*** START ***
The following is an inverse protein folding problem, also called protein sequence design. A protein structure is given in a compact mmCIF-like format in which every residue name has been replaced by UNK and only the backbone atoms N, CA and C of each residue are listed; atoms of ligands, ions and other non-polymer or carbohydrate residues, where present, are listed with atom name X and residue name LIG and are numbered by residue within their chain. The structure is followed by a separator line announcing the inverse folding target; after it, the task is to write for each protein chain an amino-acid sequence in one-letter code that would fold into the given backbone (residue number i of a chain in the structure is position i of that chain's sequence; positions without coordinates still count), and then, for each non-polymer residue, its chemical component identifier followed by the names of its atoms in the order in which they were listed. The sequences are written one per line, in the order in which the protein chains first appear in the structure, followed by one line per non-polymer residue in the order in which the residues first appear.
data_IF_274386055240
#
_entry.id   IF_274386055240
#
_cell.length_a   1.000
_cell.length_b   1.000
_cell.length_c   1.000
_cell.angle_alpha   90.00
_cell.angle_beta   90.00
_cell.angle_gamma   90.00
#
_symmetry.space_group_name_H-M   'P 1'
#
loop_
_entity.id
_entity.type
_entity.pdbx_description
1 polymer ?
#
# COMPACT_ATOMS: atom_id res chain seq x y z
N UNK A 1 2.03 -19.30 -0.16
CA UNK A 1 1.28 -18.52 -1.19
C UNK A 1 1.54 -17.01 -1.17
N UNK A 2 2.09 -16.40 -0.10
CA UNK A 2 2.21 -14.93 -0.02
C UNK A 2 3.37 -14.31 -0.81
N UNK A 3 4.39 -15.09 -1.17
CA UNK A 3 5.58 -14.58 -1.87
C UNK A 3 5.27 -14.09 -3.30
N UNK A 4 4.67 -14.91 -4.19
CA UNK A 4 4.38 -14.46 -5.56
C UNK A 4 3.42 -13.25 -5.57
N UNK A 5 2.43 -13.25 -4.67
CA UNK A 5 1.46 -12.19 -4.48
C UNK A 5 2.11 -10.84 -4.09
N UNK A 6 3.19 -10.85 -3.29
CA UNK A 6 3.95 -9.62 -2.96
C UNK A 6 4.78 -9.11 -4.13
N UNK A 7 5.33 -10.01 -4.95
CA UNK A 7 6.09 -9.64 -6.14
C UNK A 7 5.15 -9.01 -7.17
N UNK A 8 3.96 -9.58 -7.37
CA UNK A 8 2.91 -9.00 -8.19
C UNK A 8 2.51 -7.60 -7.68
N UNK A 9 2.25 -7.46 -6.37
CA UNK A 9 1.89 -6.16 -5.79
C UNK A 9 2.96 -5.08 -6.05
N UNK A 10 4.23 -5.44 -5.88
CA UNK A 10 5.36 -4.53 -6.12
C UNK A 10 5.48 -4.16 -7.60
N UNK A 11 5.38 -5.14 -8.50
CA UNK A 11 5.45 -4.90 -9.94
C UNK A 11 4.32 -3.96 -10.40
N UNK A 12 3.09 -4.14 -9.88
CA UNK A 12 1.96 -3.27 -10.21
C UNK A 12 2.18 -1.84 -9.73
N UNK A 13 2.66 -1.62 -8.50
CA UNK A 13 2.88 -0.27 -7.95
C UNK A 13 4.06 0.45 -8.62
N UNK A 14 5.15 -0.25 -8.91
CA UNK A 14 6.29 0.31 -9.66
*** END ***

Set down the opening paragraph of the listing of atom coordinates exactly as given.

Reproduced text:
The following is an inverse protein folding problem, also called protein sequence design. A protein structure is given in a compact mmCIF-like format in which every residue name has been replaced by UNK and only the backbone atoms N, CA and C of each residue are listed; atoms of ligands, ions and other non-polymer or carbohydrate residues, where present, are listed with atom name X and residue name LIG and are numbered by residue within their chain. The structure is followed by a separator line announcing the inverse folding target; after it, the task is to write for each protein chain an amino-acid sequence in one-letter code that would fold into the given backbone (residue number i of a chain in the structure is position i of that chain's sequence; positions without coordinates still count), and then, for each non-polymer residue, its chemical component identifier followed by the names of its atoms in the order in which they were listed. The sequences are written one per line, in the order in which the protein chains first appear in the structure, followed by one line per non-polymer residue in the order in which the residues first appear.